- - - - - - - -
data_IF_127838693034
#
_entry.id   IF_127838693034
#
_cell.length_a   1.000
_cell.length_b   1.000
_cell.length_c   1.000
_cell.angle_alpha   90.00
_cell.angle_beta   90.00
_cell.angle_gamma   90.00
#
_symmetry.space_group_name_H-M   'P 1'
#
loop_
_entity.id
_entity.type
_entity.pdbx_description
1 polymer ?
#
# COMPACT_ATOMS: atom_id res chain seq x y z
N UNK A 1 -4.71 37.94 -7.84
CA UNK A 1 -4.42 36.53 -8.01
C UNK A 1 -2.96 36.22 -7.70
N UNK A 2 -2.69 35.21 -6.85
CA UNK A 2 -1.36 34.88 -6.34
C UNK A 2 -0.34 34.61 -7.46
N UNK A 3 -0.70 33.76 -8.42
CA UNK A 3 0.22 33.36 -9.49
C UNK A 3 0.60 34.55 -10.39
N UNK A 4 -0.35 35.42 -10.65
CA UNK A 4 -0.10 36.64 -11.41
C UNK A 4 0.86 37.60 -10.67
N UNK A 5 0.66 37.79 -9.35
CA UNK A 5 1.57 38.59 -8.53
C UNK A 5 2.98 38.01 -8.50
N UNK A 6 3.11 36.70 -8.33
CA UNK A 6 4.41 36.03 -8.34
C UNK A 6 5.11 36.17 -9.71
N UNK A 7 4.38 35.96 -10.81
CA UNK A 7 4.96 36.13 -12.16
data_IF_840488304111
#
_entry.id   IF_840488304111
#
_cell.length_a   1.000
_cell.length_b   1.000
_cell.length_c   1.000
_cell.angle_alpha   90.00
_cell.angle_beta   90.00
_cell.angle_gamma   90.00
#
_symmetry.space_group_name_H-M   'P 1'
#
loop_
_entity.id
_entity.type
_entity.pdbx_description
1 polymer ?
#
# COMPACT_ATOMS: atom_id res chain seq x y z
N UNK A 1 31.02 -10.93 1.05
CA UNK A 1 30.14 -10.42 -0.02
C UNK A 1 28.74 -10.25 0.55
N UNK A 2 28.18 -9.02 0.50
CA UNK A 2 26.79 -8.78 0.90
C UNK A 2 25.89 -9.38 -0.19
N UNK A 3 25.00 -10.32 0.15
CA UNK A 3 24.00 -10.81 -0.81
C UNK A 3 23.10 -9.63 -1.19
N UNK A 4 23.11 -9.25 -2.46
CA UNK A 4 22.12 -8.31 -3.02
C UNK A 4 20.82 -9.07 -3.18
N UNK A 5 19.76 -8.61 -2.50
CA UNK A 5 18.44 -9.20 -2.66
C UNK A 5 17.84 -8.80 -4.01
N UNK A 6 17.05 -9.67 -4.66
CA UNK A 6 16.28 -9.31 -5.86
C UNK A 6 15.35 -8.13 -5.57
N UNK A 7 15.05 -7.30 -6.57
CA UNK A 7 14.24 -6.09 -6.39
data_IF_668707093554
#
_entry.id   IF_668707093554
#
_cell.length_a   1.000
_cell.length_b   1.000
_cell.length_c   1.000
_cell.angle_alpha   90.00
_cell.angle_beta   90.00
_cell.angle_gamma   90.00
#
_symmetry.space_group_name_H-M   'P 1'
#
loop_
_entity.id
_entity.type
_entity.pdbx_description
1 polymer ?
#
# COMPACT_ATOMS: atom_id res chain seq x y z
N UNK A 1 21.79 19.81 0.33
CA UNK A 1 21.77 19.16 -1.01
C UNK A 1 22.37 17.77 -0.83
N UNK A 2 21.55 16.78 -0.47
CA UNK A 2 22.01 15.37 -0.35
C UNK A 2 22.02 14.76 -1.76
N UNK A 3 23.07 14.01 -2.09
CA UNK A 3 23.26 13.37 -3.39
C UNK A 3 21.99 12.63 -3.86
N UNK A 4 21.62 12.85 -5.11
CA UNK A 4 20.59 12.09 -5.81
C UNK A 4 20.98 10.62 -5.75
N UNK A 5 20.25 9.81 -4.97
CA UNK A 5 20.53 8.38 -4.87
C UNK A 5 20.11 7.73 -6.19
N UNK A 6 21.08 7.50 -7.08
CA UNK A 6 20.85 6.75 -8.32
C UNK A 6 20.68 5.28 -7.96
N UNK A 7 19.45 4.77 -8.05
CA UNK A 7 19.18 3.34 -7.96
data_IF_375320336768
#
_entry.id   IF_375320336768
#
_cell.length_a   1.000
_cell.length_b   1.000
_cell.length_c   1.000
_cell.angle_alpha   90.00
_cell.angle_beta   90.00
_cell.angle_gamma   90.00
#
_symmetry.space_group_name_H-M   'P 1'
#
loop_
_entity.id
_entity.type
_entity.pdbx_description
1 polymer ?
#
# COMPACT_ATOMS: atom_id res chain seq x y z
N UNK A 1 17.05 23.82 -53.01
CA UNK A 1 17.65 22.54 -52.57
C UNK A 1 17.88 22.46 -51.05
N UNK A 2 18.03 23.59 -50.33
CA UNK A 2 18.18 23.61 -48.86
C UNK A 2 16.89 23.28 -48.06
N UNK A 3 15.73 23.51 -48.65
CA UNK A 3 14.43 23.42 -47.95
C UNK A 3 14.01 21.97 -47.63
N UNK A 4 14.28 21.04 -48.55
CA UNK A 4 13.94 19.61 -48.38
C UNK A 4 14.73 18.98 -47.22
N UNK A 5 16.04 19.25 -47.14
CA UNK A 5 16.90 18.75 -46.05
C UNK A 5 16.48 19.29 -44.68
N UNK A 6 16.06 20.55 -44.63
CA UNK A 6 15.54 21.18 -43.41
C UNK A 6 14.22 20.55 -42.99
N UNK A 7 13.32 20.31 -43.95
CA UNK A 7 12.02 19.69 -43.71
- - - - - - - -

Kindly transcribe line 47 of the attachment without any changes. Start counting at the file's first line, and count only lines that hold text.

_cell.length_c   1.000